Perhaps Putin and the Russians are locked into a stalemate in Ukraine – we hear many claims of casualties from both sides, but almost no independent corroboration. Yet, if you have noticed, the Russians are doing pretty well in the south and southeast. What if Putin is not done, and the British Army does have to face Russian forces? So far, the Russians have not put their best trained and equipped formations into Ukraine, with the exception of some air assault forces. Various sources assess that elements of 11 Russian armies or equivalent formations have been deployed: First Guards Tank Army, Second, Eighth and Twentieth Guards Combined Arms Armies; Fifth, Thirty-Sixth, Forty-First and Fifty-Eighth Combined Arms Armies; XXII Corps and elements of the Airborne Forces – not to mention the Black Sea Fleet and its marines. These formations appear to have committed a total of two full combined arms divisions and two air assault divisions; plus 12 combined arms and specialist brigades and three air assault brigades. This makes an approximate total of 150,000 personnel. If logistic units, artillery and missile troops and engineers are added, the generally quoted figure of 190,000 looks about right.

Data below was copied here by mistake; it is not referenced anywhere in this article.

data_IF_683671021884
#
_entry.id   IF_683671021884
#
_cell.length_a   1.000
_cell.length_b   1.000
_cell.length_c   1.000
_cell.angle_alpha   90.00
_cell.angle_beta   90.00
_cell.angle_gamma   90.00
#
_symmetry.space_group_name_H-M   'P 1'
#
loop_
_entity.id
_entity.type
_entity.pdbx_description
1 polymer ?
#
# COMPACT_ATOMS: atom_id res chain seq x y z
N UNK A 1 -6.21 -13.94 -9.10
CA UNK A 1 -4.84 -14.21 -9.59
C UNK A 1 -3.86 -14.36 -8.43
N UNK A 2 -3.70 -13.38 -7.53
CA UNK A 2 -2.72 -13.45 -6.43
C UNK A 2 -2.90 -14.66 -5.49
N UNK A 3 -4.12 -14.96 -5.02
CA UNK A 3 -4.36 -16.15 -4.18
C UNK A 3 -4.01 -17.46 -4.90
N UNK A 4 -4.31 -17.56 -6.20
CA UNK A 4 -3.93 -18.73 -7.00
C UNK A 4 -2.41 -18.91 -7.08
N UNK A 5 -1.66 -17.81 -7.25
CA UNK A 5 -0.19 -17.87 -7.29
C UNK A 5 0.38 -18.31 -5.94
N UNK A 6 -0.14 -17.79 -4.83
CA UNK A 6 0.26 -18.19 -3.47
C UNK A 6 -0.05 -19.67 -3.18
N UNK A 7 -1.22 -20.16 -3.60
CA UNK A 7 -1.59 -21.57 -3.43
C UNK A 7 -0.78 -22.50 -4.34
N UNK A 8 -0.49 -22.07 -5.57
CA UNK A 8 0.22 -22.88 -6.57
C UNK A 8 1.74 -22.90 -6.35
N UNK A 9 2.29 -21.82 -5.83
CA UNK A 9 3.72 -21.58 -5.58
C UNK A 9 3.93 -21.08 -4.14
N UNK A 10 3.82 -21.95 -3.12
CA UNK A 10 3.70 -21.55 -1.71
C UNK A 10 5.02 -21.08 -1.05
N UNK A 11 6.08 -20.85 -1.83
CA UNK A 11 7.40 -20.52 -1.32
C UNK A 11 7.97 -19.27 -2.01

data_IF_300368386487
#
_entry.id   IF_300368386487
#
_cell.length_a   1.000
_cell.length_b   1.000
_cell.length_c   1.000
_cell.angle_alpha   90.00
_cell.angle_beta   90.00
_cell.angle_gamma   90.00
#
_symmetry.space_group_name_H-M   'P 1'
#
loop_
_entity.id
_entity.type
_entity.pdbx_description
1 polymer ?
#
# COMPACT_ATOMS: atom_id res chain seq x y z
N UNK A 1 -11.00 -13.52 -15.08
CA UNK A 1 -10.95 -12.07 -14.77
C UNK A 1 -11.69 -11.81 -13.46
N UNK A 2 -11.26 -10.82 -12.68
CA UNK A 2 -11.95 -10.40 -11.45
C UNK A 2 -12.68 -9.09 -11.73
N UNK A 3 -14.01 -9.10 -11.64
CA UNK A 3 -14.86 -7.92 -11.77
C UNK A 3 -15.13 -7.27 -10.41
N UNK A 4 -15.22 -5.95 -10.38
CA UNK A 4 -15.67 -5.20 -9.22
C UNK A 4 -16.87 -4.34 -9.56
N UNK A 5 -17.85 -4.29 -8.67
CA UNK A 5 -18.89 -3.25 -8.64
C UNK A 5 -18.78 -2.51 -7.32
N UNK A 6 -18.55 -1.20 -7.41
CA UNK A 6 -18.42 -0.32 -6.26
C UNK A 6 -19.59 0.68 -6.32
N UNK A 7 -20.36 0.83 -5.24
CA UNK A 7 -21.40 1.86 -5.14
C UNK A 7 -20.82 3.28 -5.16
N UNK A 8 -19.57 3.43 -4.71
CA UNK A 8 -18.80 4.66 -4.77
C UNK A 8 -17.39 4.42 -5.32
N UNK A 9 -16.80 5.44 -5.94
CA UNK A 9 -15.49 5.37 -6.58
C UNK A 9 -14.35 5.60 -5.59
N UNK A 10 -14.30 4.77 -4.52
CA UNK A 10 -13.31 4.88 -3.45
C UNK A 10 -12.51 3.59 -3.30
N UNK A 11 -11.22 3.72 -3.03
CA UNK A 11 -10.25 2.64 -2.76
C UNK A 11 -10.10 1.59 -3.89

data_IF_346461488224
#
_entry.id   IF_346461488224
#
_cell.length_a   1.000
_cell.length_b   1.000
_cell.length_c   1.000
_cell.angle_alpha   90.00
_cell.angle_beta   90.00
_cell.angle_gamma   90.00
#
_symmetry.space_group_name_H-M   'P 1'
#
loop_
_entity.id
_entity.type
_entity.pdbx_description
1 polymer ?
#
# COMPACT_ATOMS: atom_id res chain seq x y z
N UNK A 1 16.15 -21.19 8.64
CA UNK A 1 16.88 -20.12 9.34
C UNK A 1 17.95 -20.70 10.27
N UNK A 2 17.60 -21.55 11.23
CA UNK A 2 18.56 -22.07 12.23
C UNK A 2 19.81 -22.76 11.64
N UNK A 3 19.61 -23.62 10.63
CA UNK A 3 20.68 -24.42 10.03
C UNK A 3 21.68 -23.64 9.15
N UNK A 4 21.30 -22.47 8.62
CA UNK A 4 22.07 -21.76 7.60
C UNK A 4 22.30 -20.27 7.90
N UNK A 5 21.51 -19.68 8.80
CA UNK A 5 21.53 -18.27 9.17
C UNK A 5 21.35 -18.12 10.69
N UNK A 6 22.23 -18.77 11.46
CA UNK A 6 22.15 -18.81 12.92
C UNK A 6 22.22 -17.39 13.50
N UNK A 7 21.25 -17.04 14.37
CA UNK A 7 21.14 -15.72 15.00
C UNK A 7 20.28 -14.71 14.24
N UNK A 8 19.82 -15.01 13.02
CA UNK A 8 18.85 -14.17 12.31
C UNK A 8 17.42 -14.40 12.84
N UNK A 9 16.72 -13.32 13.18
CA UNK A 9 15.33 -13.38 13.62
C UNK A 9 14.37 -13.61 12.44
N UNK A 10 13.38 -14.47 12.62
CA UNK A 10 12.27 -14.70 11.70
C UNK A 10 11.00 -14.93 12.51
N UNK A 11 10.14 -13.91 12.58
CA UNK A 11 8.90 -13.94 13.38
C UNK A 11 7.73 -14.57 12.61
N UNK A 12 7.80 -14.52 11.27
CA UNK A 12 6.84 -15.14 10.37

However, Russian armies, like their Soviet predecessors, operate a system of echelons during offensive operations – waves if you like. When the first wave has culminated, or run out of steam, or taken heavy casualties, an echelon change takes place with the second passing through and taking up the battle. What we see currently in Ukraine is the first operational echelon. What and where, then, is the second? This is probably composed of the bulk of what is left of the armies listed above which are still in Russia and likely to be on reduced notice to move. The most important of these are the First and Twentieth Armies, containing many of the best of Russia’s army and its most modern equipment. One report stated that First GTA had been destroyed by the Ukrainians – not likely given that only reconnaissance brigade and two regiments have been reported in Ukraine. The rest of the army is probably around Voronezh. Twentieth is likely to be east of Kharkov.